New 'eco-tourism' guide to Scotland suggests visitors give Edinburgh Castle a miss

A new official guide on how to take “eco-friendly” holidays in Scotland suggests people “skip” a trip to Edinburgh Castle, shun large tour buses or hire cars, and consider visiting during autumn, winter or spring instead of summer to help curb crowd congestion and traffic chaos.

A view of Edinburgh Castle from the Esplanade

Scottish tourism chiefs are warning potential holidaymakers they may face “unpleasant” overcrowding at popular sites, growing concern from locals about the impact of “overtourism,” roads blocked by motorhomes, caravans and coaches, and rubbish piled up at roadsides, bothies and beaches.

VisitScotland’s first official guide on “how to become an eco-tourist” has been launched in the wake of growing concern about the impact of growing visitor numbers in parts of the country.

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These locations include Edinburgh city centre, the Isle of Skye and parts of the Highlands, including those linked to Harry Potter or Outlander books, films and TV series.

The guide states: “With more and more visitors travelling to Scotland than ever before, there is increasing concern about the potential negative impact of tourism on Scotland’s spectacular natural environment, as well as its iconic cities and unique towns and villages.

"Luckily, there are plenty of simple steps you can take to help combat overtourism by ensuring your visit is as sustainable as possible.

"Discover the actions and considerations you can take to help support and protect Scotland's landscapes, cultural landmarks and communities, while still getting the most out of your holiday."

Published ahead of the launch of a ten-year industry vision today, the eco-guide features links to suggested “slow travel experiences”, advice on help keep beaches clean, and tips on the easiest public transport trips to make. It urges people not to indulge in the “social media-fuelled trend” of stone stacking or fastening “love locks” to bridges due to their environmental impact.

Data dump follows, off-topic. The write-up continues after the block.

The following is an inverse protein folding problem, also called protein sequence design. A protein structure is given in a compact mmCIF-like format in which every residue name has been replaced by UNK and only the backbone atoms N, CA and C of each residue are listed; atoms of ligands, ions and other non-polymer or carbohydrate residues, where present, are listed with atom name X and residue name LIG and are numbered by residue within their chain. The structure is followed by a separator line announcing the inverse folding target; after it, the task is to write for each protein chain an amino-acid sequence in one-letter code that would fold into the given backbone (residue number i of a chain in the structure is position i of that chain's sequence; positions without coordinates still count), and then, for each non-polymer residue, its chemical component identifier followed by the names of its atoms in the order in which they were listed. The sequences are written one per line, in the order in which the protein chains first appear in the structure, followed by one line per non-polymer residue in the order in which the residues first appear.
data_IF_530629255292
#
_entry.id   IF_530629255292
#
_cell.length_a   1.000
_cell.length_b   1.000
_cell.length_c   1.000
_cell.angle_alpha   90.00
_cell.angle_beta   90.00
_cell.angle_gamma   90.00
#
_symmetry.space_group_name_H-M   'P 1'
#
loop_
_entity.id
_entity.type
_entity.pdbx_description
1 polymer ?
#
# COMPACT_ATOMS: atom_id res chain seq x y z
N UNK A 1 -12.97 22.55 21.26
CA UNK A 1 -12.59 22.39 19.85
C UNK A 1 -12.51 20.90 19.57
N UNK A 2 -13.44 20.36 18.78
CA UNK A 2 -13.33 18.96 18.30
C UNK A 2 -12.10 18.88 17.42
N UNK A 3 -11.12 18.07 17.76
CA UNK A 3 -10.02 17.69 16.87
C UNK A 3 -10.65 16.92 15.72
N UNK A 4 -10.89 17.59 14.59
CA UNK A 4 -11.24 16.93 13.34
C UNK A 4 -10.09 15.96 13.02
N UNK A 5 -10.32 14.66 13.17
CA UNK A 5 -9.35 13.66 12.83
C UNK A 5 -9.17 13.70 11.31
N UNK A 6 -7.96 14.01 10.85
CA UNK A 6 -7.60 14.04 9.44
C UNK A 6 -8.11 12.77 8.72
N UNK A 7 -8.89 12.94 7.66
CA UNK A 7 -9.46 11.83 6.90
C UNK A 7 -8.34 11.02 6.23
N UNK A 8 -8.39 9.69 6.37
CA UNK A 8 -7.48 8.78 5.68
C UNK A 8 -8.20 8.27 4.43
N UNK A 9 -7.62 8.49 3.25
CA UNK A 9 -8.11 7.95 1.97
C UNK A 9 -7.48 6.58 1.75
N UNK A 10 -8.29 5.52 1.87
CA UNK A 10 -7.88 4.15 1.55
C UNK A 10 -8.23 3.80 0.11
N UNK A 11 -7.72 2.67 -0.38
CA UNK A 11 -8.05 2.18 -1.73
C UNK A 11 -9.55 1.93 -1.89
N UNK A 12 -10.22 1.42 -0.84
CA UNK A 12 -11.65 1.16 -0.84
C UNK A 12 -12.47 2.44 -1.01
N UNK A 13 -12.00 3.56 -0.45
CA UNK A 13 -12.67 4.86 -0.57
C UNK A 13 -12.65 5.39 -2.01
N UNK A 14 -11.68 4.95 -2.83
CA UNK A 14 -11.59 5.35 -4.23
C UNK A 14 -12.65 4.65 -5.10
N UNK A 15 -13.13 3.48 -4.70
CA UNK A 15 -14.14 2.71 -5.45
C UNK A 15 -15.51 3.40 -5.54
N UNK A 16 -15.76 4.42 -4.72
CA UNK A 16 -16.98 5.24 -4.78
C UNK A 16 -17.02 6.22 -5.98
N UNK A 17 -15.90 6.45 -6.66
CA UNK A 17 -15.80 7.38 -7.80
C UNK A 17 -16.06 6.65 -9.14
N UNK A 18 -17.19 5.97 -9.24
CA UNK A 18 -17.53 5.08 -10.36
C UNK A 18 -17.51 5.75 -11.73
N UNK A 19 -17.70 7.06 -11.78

The guide adds: “Many first-time visitors make the mistake of trying to cram absolutely everything there is to see and do in Scotland into their entire trip. This is not only impossible, but has the unintended effect of creating overcrowding in many of our most famous and beloved spots, especially in Edinburgh where many visitors spend just a couple of days.

“Unfortunately, this not only makes for an unpleasant visitor experience, but also undermines the quality of life for residents by placing undue stress on public transport and infrastructure.”

The eco-tourism guide recommends travellers either book a private or small-group with a local guide to tap into their insider knowledge or do extensive research in advance.

It states: “The more time you spend on our website and our blog, the better an understanding you’ll have of the places you want to visit on your itinerary and how much time to spend at each.

“Take Edinburgh, for instance. Unless you have a deep interest in military history, you might want to limit your visit to Edinburgh Castle or skip it all together and instead indulge your deep and abiding love of spirit at the Edinburgh Gin Distillery. Learning as much as you can about an attraction or destination ahead of time will make your visit much more rewarding.”

Chris Greenwood, VisitScotland’s expert on global industry trends, said: “There is a real recognition amongst travellers that their behaviours are now having an impact on the world around them, whether it is on the environment or on local communities.

“Destinations that have significant issues with overtourism cannot just continue to attract more and more people in. It is about managing visitor numbers and growing tourism without having a detrimental impact. There are overtourism messages coming out of certain places in Scotland at certain times of the year. We need to improve the seasonality and regionality of the industry.”

Marc Crothall, chief executive of the Scottish Tourism Alliance, which is holding its annual conference in Glasgow today and tomorrow, said: “Tourism is acknowledged as having a significant role in delivering Scotland’s wider economic strategy as it cuts across every sector and touches every part of the economy.

"However, Scotland’s new tourism strategy goes beyond that. It will look to enrich the lives of those who live here and visit us; and will protect and preserve our places, with the tourism industry acting as pioneers for delivering responsible tourism.

"It is a bold new approach that will see tourism act positively in the common interest of Scotland’s communities, businesses and everyone who visits and stays with us.

"It recognises that the role of tourism has changed as a result of our climate crisis, advances in technology, EU exit and changes in consumer behaviour which is reflected in the demands of today’s traveller."

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